New York Gov. Kathy Hochul (D) raised eyebrows on Tuesday when she bizarrely questioned Republican Lee Zeldin's emphasis on combatting crime, a key issue in the New York governor's race.
During Tuesday's New York gubernatorial debate, Zeldin reiterated his pledge to declare a "crime emergency" if elected governor.
"The first day that I'm in office, I'm going to declare a crime emergency and suspend cashless bail and these other pro-crime laws," Zeldin said. "My opponent thinks that right now there’s a polio emergency going on but there’s not a crime emergency — different priorities than I’m hearing from people right now.
"Halfway through the debate, she still hasn’t talked about locking up anyone committing any crimes," he added.
Hochul responded that crimes have consequences in New York — but then she dropped an unforgettable line.
"I don't know why that's so important to you," she said of crime issues. "All I know is that we can do more."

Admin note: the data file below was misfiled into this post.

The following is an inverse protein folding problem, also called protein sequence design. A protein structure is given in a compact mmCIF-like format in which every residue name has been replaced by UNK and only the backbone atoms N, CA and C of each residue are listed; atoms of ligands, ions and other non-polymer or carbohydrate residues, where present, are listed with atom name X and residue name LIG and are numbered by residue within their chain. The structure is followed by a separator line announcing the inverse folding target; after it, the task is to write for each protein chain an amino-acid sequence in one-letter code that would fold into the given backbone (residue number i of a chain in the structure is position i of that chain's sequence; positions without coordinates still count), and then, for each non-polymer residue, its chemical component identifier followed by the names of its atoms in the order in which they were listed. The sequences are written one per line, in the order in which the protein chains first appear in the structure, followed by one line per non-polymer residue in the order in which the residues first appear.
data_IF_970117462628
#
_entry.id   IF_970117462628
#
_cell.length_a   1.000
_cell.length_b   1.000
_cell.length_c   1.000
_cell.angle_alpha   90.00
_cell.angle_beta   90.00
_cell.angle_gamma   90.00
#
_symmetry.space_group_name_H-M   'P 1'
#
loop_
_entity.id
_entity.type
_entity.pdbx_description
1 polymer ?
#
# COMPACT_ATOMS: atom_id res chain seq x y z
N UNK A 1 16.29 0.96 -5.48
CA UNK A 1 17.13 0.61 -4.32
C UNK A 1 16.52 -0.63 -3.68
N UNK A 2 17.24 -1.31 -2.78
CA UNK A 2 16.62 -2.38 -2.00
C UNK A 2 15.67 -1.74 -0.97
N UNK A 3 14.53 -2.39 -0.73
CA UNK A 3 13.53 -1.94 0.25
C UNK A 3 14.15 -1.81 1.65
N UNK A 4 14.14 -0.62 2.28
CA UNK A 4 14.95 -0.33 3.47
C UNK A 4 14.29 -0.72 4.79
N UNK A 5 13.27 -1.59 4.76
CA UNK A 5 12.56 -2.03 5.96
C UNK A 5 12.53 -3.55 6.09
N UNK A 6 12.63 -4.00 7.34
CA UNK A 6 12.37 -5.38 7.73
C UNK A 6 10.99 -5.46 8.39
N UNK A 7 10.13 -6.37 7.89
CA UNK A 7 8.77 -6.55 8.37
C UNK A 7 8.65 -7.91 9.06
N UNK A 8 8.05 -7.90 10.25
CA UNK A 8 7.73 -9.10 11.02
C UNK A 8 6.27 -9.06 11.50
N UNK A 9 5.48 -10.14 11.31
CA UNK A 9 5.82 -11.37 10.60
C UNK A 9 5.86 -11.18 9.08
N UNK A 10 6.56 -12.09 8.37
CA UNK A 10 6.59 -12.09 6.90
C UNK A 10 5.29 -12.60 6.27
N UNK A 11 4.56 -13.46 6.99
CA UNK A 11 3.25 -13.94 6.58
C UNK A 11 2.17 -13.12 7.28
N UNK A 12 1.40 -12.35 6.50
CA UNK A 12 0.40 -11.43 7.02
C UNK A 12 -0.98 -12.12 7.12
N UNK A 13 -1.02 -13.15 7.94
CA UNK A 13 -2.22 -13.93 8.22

Earlier in the debate, Zeldin highlighted how Hochul is not offering an actual plan to combat crime in the Empire State. Instead, she is only focusing on limiting Second Amendment rights.
"Kathy Hochul believes that the only crimes being committed are crimes with guns," Zeldin said. "You have people who are afraid to be pushed in front of oncoming subway cars, they’re being stabbed, beaten to death on the street with hammers.
"Talk to the Asian-American community and how it’s impacted them with the loss of lives, Jewish people targeted with raw, violent anti-Semitism on our streets — it just happened yet again," he continued. "We need to be talking about all of these other crimes, but instead, Kathy Hochul is busy patting herself on the back, job well done. No, actually."
Hochul, Zeldin spar over crime, Trump in debate for New York governorwww.youtube.com
What about crime in NY?
Downplaying the importance of solving crime problems will undoubtedly hurt Hochul's campaign.
After all, the most recent poll from Quinnipiac found that crime is the most important issue to New York voters, even overshadowing inflation and economic woes.